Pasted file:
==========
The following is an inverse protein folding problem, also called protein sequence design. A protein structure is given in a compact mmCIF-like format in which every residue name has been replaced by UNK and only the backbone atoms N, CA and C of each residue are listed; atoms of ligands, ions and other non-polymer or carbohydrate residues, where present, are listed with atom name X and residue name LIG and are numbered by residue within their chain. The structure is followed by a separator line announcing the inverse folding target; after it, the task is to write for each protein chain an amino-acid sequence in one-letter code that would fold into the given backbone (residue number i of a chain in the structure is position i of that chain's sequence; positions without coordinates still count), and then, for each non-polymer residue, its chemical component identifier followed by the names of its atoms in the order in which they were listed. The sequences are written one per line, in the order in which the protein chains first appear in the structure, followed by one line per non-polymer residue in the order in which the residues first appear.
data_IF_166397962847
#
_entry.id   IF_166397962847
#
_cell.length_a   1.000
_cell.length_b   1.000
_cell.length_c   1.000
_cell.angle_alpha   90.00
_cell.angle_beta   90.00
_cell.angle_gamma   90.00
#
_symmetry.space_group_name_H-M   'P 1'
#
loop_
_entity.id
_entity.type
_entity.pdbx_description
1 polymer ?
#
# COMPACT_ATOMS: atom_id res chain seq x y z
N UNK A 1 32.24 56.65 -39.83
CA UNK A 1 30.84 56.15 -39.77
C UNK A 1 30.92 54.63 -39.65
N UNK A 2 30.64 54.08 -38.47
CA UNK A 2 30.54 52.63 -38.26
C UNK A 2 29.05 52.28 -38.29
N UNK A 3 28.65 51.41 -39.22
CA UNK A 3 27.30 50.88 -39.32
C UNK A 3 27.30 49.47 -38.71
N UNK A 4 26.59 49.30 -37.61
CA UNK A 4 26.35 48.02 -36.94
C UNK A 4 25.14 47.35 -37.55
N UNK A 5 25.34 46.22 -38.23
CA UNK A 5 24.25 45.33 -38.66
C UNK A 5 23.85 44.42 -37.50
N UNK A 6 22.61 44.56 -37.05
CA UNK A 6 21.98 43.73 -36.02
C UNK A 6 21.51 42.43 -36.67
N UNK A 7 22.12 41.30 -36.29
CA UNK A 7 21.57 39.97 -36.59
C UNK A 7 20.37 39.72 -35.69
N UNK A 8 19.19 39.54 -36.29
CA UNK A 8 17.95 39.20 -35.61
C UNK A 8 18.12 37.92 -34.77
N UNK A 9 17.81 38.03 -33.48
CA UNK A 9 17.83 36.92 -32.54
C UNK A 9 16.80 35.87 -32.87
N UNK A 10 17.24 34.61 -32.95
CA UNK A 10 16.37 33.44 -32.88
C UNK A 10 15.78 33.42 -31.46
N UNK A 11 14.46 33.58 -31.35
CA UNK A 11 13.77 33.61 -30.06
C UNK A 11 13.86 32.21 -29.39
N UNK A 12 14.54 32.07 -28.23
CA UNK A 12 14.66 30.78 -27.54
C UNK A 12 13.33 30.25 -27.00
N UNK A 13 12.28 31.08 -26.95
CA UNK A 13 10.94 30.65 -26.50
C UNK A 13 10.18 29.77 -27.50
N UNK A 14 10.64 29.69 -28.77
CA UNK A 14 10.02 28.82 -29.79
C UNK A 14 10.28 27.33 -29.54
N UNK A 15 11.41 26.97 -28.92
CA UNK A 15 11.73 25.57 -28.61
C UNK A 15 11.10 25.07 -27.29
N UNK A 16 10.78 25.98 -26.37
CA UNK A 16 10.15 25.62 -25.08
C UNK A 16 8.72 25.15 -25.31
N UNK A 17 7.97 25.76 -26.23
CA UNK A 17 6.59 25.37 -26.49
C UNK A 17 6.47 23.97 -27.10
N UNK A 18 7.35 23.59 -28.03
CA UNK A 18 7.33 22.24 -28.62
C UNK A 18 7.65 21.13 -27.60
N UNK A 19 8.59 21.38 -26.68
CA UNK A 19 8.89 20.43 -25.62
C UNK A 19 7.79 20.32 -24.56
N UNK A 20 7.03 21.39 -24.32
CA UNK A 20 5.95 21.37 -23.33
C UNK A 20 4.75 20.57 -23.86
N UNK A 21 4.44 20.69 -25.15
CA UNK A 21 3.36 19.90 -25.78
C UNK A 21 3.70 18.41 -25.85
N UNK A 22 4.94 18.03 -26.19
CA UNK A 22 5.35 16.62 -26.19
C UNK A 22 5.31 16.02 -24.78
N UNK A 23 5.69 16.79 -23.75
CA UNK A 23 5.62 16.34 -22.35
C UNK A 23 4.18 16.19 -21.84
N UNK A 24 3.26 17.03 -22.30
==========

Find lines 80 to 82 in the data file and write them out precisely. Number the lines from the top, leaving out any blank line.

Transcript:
CA UNK A 20 5.95 21.37 -23.33
C UNK A 20 4.75 20.57 -23.86
N UNK A 21 4.44 20.69 -25.15